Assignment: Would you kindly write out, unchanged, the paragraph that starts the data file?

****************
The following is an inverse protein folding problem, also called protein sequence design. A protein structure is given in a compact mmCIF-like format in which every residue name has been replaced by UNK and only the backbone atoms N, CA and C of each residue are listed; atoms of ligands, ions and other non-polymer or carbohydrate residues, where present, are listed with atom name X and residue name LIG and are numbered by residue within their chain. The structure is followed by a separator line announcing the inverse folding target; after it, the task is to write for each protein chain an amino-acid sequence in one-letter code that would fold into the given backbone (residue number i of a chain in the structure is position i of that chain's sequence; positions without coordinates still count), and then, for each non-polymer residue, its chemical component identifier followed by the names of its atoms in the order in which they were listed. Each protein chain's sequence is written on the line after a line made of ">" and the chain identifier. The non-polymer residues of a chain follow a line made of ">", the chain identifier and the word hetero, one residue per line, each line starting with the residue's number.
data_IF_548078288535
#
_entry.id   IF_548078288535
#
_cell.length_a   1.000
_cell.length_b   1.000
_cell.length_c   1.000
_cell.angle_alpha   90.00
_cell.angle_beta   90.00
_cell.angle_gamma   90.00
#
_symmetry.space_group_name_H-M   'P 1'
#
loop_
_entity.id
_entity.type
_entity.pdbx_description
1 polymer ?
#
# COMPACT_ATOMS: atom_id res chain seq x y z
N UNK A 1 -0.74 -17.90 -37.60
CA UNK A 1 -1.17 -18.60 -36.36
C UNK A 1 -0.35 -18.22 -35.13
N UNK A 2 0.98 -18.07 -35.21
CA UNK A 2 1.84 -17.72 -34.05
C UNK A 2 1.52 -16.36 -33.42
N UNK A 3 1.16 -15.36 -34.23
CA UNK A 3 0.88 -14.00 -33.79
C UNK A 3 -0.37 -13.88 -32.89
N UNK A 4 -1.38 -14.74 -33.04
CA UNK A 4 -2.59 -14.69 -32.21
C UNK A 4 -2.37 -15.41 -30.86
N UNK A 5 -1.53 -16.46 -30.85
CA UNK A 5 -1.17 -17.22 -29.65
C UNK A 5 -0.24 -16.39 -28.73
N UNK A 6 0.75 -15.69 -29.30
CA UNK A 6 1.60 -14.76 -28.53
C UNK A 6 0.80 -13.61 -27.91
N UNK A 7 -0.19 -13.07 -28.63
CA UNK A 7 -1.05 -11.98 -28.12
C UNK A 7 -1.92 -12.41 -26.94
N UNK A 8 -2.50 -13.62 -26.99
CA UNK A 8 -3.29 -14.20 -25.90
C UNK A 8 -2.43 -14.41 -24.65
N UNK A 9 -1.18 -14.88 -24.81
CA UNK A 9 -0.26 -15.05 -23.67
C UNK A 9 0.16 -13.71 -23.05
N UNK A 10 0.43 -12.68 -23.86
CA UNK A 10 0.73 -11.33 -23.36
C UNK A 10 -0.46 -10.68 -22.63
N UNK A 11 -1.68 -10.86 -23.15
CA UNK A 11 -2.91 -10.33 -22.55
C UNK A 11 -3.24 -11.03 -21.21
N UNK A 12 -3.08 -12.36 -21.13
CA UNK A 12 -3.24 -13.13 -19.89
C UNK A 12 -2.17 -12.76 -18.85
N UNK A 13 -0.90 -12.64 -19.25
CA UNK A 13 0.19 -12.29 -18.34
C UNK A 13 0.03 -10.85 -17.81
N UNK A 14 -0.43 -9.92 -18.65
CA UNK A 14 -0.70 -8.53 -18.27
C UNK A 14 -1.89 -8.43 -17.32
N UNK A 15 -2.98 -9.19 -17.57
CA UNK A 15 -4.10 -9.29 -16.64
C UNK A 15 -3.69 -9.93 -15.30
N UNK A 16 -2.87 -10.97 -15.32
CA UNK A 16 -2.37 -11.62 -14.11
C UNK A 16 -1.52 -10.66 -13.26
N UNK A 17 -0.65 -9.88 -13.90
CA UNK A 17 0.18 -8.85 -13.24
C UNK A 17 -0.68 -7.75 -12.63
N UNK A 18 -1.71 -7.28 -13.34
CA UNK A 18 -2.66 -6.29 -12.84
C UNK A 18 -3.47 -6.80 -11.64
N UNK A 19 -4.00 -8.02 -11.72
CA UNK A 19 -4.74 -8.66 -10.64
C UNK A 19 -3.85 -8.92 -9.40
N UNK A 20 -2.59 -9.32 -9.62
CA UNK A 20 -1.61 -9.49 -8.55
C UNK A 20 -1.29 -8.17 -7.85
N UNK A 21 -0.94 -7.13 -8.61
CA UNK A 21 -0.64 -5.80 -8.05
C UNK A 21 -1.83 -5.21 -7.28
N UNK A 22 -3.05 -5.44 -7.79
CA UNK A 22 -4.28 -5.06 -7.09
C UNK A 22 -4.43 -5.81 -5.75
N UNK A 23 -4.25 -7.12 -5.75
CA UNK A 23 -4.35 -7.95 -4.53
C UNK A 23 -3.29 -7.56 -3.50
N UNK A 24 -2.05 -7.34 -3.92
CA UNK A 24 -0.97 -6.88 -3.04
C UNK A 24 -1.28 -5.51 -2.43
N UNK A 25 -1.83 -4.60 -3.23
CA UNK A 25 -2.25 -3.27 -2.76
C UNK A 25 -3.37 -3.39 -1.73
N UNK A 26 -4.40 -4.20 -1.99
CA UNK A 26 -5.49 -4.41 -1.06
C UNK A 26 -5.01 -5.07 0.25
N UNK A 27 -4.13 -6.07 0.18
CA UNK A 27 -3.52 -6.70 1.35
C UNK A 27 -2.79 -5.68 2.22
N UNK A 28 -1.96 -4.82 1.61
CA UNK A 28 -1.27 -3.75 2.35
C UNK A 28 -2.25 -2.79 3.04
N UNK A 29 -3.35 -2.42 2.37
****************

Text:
The following is an inverse protein folding problem, also called protein sequence design. A protein structure is given in a compact mmCIF-like format in which every residue name has been replaced by UNK and only the backbone atoms N, CA and C of each residue are listed; atoms of ligands, ions and other non-polymer or carbohydrate residues, where present, are listed with atom name X and residue name LIG and are numbered by residue within their chain. The structure is followed by a separator line announcing the inverse folding target; after it, the task is to write for each protein chain an amino-acid sequence in one-letter code that would fold into the given backbone (residue number i of a chain in the structure is position i of that chain's sequence; positions without coordinates still count), and then, for each non-polymer residue, its chemical component identifier followed by the names of its atoms in the order in which they were listed. Each protein chain's sequence is written on the line after a line made of ">" and the chain identifier. The non-polymer residues of a chain follow a line made of ">", the chain identifier and the word hetero, one residue per line, each line starting with the residue's number.